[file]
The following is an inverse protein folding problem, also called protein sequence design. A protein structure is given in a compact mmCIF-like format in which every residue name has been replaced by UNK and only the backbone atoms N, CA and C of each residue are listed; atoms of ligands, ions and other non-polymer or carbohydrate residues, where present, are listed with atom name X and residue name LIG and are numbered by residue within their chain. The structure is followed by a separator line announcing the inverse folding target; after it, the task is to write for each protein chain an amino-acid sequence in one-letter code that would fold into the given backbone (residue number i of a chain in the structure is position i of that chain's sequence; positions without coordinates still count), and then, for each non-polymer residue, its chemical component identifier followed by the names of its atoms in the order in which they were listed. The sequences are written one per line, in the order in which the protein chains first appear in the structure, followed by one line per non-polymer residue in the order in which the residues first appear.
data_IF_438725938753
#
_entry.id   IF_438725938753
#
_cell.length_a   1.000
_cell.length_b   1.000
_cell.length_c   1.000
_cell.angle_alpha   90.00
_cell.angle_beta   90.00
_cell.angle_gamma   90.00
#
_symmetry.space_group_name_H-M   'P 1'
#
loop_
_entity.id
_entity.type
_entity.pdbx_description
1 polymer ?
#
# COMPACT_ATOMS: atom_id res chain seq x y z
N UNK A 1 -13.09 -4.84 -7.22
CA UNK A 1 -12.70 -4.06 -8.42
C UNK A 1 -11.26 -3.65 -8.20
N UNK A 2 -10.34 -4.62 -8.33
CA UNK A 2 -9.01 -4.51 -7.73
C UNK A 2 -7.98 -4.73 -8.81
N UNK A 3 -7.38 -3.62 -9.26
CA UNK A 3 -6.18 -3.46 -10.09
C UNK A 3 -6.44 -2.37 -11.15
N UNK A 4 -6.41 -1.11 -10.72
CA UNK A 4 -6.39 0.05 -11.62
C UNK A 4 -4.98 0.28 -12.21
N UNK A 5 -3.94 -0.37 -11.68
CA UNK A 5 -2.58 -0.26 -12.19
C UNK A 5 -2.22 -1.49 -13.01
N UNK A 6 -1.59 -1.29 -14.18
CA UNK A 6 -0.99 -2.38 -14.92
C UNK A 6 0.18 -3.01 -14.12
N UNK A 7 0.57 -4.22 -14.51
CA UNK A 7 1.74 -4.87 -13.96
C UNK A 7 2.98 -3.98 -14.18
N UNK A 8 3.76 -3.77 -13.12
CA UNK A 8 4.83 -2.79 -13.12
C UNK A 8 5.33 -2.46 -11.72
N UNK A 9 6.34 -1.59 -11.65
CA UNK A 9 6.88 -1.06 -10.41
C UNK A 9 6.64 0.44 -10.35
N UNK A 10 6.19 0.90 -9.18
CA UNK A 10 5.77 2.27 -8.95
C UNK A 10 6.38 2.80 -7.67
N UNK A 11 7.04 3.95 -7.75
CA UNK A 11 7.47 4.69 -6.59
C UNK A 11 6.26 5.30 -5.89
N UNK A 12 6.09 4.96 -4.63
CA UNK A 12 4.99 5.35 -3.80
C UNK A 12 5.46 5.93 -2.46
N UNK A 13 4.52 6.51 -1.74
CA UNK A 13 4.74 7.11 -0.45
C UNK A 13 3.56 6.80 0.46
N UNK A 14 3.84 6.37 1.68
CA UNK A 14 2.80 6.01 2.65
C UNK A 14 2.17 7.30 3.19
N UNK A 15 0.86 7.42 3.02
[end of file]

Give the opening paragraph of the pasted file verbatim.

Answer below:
The following is an inverse protein folding problem, also called protein sequence design. A protein structure is given in a compact mmCIF-like format in which every residue name has been replaced by UNK and only the backbone atoms N, CA and C of each residue are listed; atoms of ligands, ions and other non-polymer or carbohydrate residues, where present, are listed with atom name X and residue name LIG and are numbered by residue within their chain. The structure is followed by a separator line announcing the inverse folding target; after it, the task is to write for each protein chain an amino-acid sequence in one-letter code that would fold into the given backbone (residue number i of a chain in the structure is position i of that chain's sequence; positions without coordinates still count), and then, for each non-polymer residue, its chemical component identifier followed by the names of its atoms in the order in which they were listed. The sequences are written one per line, in the order in which the protein chains first appear in the structure, followed by one line per non-polymer residue in the order in which the residues first appear.